Before leaving the camp, we viewed his impressive collection of moose bones and were invited into his dwelling to meet Candy.
“I’m 70 years old,” she declared as she greeted us, “and I’ve come to know a lot.”
She held up a recent edition of Time magazine. On the cover was a headline for the lead story, “How My Generation Broke America.” Candy proceeded to deliver a sermon about current affairs, claiming that as baby boomers it was our responsibility to give back and make things right.
She told of a recent encounter with a ten-year-old visitor to their camp.
“I asked the ten year old boy why he thinks the world has environmental problems,” she said. “’Adults have ruined everything’ was his reply.”
“I explained to him that each of us has two wolves living within, a good wolf and a bad wolf. Then, I asked him which wolf he thought would win. When he said he didn’t know, I explained that the one that wins is the one that gets fed.”
On the way out of Rock Harbor, we stopped for a few hours at the Daisy Farm dock to hike two miles up to the top of Greenstone Ridge for a view from the Ojibway Tower. Walt explained that the ridge gets its name from the nature of the rock along its top, which is slightly metamorphosed basalt. Hiking along the ridge, at one point he stooped to pick up a greenish specimen to show me.
Chippewa Harbor proved to be one of the most beautiful nature harbors of the entire summer. A narrow entrance leads to a well-protected basin where many anchorages are possible. Beyond a further narrowing, though, the inner basin reveals itself as a particularly beautiful spot, the shoreline unmarred by signs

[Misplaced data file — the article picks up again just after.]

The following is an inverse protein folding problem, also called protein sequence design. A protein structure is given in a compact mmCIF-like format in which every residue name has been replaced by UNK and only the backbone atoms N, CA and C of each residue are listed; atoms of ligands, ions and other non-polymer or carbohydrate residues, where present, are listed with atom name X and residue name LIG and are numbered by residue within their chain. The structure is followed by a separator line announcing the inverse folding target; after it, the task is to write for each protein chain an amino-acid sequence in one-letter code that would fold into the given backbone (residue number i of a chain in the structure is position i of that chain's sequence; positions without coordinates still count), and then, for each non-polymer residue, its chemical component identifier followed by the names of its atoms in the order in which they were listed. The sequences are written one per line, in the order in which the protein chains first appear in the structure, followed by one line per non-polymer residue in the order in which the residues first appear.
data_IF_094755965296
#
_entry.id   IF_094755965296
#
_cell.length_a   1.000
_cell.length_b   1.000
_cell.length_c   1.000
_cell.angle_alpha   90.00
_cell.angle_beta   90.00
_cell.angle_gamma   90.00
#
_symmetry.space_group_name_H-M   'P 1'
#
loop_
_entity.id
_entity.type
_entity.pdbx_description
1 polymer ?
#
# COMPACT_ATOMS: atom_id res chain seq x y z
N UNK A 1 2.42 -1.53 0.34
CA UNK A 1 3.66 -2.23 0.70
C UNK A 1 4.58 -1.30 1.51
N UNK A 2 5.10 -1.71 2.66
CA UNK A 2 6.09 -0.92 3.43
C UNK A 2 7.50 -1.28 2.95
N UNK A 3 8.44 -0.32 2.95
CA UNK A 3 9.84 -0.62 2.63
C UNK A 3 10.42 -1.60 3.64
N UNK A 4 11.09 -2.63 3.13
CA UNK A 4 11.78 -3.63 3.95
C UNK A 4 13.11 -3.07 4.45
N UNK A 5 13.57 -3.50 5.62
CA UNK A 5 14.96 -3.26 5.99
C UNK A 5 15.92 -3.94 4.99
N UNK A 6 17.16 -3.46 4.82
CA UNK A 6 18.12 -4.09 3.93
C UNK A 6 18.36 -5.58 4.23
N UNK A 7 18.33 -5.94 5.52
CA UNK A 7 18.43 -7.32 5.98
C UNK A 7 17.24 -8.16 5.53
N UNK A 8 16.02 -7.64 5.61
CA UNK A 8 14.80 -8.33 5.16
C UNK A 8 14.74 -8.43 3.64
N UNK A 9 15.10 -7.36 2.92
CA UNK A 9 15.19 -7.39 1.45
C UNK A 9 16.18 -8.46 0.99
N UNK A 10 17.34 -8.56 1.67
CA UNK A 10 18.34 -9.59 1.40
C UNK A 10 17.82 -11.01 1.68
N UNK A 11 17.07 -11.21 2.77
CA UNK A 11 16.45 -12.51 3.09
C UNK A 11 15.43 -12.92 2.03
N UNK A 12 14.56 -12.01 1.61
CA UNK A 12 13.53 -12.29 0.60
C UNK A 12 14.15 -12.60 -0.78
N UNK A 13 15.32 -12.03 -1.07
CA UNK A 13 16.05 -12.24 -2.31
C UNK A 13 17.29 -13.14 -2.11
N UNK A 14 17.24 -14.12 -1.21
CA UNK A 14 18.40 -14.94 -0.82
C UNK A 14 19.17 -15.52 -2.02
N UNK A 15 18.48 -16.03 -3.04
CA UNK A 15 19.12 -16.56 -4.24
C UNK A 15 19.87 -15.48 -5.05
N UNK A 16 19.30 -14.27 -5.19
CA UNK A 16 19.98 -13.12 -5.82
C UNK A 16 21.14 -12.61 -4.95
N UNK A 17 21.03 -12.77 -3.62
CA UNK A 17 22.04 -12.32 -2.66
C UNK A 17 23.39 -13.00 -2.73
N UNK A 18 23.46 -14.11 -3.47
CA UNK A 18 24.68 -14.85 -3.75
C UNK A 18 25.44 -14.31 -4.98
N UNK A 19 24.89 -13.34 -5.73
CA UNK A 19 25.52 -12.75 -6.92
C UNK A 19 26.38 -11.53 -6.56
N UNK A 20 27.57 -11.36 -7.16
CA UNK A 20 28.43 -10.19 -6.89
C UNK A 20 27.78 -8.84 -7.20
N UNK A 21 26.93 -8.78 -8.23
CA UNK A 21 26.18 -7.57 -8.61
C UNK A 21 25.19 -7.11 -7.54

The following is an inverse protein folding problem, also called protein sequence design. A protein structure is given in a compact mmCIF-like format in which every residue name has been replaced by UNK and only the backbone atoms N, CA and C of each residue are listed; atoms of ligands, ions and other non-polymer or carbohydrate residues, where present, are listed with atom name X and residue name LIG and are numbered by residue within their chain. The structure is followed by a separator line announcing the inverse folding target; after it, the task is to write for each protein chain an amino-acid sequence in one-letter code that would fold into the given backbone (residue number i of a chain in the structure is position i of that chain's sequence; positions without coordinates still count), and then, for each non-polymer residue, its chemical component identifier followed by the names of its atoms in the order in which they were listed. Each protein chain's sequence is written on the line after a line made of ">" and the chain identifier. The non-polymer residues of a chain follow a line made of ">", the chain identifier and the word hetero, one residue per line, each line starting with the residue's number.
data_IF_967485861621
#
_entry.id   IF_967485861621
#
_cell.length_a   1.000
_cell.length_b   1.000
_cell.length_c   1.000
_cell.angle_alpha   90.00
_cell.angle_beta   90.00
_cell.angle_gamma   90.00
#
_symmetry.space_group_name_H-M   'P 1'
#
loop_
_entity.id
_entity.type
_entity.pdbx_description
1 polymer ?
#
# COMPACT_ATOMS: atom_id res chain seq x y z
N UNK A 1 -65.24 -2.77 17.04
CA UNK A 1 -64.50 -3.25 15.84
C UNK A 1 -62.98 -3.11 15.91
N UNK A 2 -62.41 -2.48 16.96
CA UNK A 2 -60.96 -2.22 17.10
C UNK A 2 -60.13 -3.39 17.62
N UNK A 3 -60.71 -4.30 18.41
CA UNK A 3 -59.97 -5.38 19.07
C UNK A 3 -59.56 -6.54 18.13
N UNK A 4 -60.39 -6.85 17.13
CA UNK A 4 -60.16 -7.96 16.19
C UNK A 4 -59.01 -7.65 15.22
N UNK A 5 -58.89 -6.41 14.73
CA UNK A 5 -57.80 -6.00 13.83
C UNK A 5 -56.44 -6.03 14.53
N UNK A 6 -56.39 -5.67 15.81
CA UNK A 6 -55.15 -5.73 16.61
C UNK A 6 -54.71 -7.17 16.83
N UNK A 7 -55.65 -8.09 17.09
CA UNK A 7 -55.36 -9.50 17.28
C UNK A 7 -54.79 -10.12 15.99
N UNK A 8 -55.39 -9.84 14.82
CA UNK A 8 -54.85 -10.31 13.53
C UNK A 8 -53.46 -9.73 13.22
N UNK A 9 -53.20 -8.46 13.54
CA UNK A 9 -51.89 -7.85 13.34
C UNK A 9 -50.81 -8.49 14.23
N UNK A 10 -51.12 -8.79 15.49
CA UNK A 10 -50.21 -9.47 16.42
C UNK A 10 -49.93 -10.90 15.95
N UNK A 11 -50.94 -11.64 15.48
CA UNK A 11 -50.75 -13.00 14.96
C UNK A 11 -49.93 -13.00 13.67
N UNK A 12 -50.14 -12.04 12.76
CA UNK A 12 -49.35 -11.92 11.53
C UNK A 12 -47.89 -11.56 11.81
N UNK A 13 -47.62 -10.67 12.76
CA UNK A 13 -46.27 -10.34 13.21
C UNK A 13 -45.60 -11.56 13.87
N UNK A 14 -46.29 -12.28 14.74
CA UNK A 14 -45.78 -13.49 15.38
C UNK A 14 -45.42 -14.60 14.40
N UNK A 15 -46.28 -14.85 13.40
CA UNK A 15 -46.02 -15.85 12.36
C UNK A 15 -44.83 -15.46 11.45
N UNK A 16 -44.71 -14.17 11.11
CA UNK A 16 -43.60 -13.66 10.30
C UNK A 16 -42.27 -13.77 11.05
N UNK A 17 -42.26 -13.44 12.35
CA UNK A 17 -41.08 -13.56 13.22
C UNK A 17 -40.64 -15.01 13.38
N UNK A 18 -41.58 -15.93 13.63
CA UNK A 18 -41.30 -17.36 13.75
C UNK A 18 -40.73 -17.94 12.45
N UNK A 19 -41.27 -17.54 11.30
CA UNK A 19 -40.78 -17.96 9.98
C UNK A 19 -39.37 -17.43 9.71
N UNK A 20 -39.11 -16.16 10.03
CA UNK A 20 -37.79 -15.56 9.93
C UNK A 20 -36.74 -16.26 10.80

of man, loons sounding, fish jumping. We chose a side cove and anchored in four meters of water. Our shore excursion took us to a trail starting at the very far end of the inner basin up 140 feet over one mile through moss paved hobbit-infused forest to Whittlesey Lake where we found the water markedly warmer than Lake Superior, just right for swimming. I tried a few casts using a spoon lure. No joy.
At Malone Bay, we snugged in to a bight in Malone Island and tied two lines to shore to keep from swinging. Our short hike took us to Lake Siskiwit, the island’s largest lake. Again, the water was warmer and good for swimming but the fishing was fruitless.